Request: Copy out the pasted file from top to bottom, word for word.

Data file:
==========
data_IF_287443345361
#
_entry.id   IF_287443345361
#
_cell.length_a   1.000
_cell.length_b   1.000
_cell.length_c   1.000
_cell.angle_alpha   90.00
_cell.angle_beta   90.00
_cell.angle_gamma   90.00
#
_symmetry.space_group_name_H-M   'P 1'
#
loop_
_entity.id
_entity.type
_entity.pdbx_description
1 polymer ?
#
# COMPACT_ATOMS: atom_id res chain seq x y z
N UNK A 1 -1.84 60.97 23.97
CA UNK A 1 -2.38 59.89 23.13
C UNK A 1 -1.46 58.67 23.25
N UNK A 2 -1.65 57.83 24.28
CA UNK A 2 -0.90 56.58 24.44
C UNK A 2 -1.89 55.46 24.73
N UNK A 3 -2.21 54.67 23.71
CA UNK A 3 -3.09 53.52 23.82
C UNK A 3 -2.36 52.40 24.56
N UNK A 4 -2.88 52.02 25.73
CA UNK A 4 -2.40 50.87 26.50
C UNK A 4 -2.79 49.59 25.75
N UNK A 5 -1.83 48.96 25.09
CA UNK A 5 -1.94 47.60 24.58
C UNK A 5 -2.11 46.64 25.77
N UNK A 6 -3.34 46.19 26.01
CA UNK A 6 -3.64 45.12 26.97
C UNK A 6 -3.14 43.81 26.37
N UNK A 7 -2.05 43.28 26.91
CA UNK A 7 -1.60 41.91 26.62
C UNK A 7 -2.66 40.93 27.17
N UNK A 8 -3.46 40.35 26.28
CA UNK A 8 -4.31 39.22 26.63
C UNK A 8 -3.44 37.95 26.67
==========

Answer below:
data_IF_287443345361
#
_entry.id   IF_287443345361
#
_cell.length_a   1.000
_cell.length_b   1.000
_cell.length_c   1.000
_cell.angle_alpha   90.00
_cell.angle_beta   90.00
_cell.angle_gamma   90.00
#
_symmetry.space_group_name_H-M   'P 1'
#
loop_
_entity.id
_entity.type
_entity.pdbx_description
1 polymer ?
#
# COMPACT_ATOMS: atom_id res chain seq x y z
N UNK A 1 -1.84 60.97 23.97
CA UNK A 1 -2.38 59.89 23.13
C UNK A 1 -1.46 58.67 23.25
N UNK A 2 -1.65 57.83 24.28
CA UNK A 2 -0.90 56.58 24.44
C UNK A 2 -1.89 55.46 24.73
N UNK A 3 -2.21 54.67 23.71
CA UNK A 3 -3.09 53.52 23.82
C UNK A 3 -2.36 52.40 24.56
N UNK A 4 -2.88 52.02 25.73
CA UNK A 4 -2.40 50.87 26.50
C UNK A 4 -2.79 49.59 25.75
N UNK A 5 -1.83 48.96 25.09
CA UNK A 5 -1.94 47.60 24.58
C UNK A 5 -2.11 46.64 25.77
N UNK A 6 -3.34 46.19 26.01
CA UNK A 6 -3.64 45.12 26.97
C UNK A 6 -3.14 43.81 26.37
N UNK A 7 -2.05 43.28 26.91
CA UNK A 7 -1.60 41.91 26.62
C UNK A 7 -2.66 40.93 27.17
N UNK A 8 -3.46 40.35 26.28
CA UNK A 8 -4.31 39.22 26.63
C UNK A 8 -3.44 37.95 26.67